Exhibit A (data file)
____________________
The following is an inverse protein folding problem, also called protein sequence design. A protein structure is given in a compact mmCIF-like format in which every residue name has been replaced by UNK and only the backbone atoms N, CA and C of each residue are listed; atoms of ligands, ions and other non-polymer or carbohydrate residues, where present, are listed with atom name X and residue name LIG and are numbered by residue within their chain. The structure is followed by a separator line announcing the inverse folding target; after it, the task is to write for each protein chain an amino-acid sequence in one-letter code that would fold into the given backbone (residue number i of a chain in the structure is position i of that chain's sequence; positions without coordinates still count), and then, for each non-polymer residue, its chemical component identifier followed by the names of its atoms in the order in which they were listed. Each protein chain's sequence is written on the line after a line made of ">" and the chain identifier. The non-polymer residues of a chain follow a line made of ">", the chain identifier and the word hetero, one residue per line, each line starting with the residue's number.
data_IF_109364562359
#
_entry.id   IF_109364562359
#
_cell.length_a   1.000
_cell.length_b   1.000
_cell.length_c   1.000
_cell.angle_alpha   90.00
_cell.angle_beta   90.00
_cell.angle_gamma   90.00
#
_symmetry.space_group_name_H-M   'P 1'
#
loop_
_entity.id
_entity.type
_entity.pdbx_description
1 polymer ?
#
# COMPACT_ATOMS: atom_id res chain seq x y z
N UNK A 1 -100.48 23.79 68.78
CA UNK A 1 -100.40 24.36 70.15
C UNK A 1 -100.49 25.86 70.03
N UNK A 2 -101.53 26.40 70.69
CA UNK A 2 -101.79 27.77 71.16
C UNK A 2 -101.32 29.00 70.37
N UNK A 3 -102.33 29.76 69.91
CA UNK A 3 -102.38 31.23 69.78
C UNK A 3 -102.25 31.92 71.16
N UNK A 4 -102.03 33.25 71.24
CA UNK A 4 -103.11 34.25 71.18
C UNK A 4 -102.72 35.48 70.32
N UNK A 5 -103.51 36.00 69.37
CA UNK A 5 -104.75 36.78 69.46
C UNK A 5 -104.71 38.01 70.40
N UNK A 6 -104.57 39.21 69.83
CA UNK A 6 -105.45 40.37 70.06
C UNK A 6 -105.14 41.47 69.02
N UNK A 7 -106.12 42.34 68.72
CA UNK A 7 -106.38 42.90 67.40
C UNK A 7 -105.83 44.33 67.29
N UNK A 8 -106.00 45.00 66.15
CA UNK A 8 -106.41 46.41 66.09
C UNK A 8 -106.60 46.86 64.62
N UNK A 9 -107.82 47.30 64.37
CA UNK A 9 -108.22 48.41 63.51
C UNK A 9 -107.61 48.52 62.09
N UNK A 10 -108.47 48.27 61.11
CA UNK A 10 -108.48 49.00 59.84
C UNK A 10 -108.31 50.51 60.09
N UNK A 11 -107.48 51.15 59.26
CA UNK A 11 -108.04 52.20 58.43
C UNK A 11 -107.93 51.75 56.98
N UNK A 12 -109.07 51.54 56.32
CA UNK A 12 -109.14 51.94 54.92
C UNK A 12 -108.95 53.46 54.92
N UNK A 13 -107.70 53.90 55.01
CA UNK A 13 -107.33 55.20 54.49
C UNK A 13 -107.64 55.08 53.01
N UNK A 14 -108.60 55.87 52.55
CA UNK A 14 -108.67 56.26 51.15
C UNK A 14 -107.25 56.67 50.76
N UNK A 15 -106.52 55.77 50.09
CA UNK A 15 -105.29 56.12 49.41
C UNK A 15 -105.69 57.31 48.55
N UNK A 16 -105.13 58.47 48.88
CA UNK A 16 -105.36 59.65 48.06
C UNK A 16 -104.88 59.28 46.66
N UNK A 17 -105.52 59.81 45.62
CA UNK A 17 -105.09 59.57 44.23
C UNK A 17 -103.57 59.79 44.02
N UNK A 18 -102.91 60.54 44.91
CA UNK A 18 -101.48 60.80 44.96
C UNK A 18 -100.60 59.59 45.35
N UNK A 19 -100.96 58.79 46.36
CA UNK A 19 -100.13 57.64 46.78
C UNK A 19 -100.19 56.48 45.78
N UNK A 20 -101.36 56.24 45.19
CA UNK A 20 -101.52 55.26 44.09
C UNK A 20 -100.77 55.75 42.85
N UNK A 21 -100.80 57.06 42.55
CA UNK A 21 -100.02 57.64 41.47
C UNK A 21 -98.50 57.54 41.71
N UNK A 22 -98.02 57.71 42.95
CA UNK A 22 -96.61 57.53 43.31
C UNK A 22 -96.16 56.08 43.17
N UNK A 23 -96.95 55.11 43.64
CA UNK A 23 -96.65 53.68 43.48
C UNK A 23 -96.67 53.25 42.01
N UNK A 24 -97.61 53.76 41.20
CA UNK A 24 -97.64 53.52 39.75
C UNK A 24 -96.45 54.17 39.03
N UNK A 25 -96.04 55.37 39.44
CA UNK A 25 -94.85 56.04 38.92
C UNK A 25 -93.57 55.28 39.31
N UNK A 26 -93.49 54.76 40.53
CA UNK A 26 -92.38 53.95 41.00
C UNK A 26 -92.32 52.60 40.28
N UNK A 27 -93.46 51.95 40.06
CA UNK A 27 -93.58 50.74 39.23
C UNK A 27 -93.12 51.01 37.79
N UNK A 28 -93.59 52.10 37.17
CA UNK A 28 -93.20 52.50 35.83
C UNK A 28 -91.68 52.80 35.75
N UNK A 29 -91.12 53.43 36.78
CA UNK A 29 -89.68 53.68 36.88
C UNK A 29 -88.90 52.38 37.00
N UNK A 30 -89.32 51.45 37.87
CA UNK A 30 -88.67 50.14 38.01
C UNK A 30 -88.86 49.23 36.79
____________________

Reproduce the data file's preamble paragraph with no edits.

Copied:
The following is an inverse protein folding problem, also called protein sequence design. A protein structure is given in a compact mmCIF-like format in which every residue name has been replaced by UNK and only the backbone atoms N, CA and C of each residue are listed; atoms of ligands, ions and other non-polymer or carbohydrate residues, where present, are listed with atom name X and residue name LIG and are numbered by residue within their chain. The structure is followed by a separator line announcing the inverse folding target; after it, the task is to write for each protein chain an amino-acid sequence in one-letter code that would fold into the given backbone (residue number i of a chain in the structure is position i of that chain's sequence; positions without coordinates still count), and then, for each non-polymer residue, its chemical component identifier followed by the names of its atoms in the order in which they were listed. Each protein chain's sequence is written on the line after a line made of ">" and the chain identifier. The non-polymer residues of a chain follow a line made of ">", the chain identifier and the word hetero, one residue per line, each line starting with the residue's number.